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On Emily Oster's Covid Feelings Amnesty
Like pet cats, there are some articles you choose, while others choose you. This is one of the examples of an article that was foisted on me, specifically by Editor-Nick, who thought it was that Emily Oster’s Let’s Declare a Pandemic Amnesty was the kind of thing I’d usually talk about, and noted that it was weird that I hadn’t yet.
He’s not wrong. Even if you disregard the low-hanging fruit of noticing the near-perfect “pandamnesty” portmanteau opportunities, it’s still a wonderland for guys like me. It’s an article written in (seemingly) intentionally indistinct language; it heavily relies on emotion to make Oster’s point without considering any possible downsides.
Oster herself is also incredibly well-liked; she wrote a series of very popular books on data-driven child-bearing and has a lot of well-earned respect thereby. Like all people who desperately need to be liked, I am slightly and unreasonably jealous of all this, and instinctively resent her for it. This is the kind of personal flaw I’m aware of and try to control, but I can’t pretend that some deeply elemental level of my psyche wants to take her down a notch.
The article itself falls into a hard-to-criticize category of superficially good-feeling calls for good feelings, as well. Oster makes general call for a sort of blame-amnesty; she acknowledges that some mistakes were made by various parties in the handling of the COVID-19 pandemic, but asks that we forget about them for the sake of progress. At first glance, this seems like the kind of thing you should go along with. As a people of multiple available glances, we can do a bit better.
The article starts out like this:
In April 2020, with nothing else to do, my family took an enormous number of hikes. We all wore cloth masks that I had made myself. We had a family hand signal, which the person in the front would use if someone was approaching on the trail and we needed to put on our masks. Once, when another child got too close to my then-4-year-old son on a bridge, he yelled at her “SOCIAL DISTANCING!”
These precautions were totally misguided. In April 2020, no one got the coronavirus from passing someone else hiking. Outdoor transmission was vanishingly rare. Our cloth masks made out of old bandanas wouldn’t have done anything, anyway. But the thing is: We didn’t know.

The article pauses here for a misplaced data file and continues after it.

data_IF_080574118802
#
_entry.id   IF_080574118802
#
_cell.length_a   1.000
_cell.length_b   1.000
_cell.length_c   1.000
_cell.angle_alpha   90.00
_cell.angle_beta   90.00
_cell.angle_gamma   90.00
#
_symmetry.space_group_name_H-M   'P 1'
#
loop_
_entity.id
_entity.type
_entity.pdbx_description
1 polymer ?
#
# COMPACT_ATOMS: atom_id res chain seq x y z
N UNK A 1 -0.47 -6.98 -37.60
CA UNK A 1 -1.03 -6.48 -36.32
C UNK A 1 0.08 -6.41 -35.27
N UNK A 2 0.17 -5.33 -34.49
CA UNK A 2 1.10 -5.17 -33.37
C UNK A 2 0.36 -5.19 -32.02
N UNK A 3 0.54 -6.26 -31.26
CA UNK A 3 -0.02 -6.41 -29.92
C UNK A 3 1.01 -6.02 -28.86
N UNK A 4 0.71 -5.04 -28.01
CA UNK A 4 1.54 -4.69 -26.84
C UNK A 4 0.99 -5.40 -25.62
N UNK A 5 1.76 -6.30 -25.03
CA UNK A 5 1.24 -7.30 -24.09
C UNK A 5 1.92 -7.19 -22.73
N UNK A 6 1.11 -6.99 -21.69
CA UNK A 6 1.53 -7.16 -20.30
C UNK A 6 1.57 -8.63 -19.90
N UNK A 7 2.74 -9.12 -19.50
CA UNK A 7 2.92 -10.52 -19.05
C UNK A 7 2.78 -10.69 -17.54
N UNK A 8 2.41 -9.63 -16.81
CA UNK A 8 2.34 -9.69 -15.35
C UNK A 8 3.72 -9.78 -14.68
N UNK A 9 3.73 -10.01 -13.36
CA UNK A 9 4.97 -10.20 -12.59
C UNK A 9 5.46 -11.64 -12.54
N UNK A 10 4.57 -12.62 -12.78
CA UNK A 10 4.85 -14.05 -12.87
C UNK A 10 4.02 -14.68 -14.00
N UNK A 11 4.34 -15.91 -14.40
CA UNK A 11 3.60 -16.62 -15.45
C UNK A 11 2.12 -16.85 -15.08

This refrain that they didn’t know - that in fact nobody knew very much at the onset of the pandemic - is both true and offered as a blanket justification for everything that any side of any political or social aisle did to anyone else. In her telling, it’s a panacea, curing all ills and excusing all behavior.
To be very clear: Oster has a point here. At the beginning of the pandemic, nobody knew what to expect, inclusive of the public health establishment. While I’m not a fan of public health’s omnipresent “Something must be done; this is something, so we must do this” approach to all things or their deification of maxed-out precautionary principle adherence, this was potentially a very big deal; some precaution was in order.
Oster’s take is that at least some of the precautions and initial decisions made would end up being wrong, and that nobody should be held accountable to an unachievable 100% accuracy standard. She explains how counterproductive she sees this to be:
The people who got it right, for whatever reason, may want to gloat. Those who got it wrong, for whatever reason, may feel defensive and retrench into a position that doesn’t accord with the facts. All of this gloating and defensiveness continues to gobble up a lot of social energy and to drive the culture wars, especially on the internet. These discussions are heated, unpleasant and, ultimately, unproductive. In the face of so much uncertainty, getting something right had a hefty element of luck. And, similarly, getting something wrong wasn’t a moral failing. Treating pandemic choices as a scorecard on which some people racked up more points than others is preventing us from moving forward.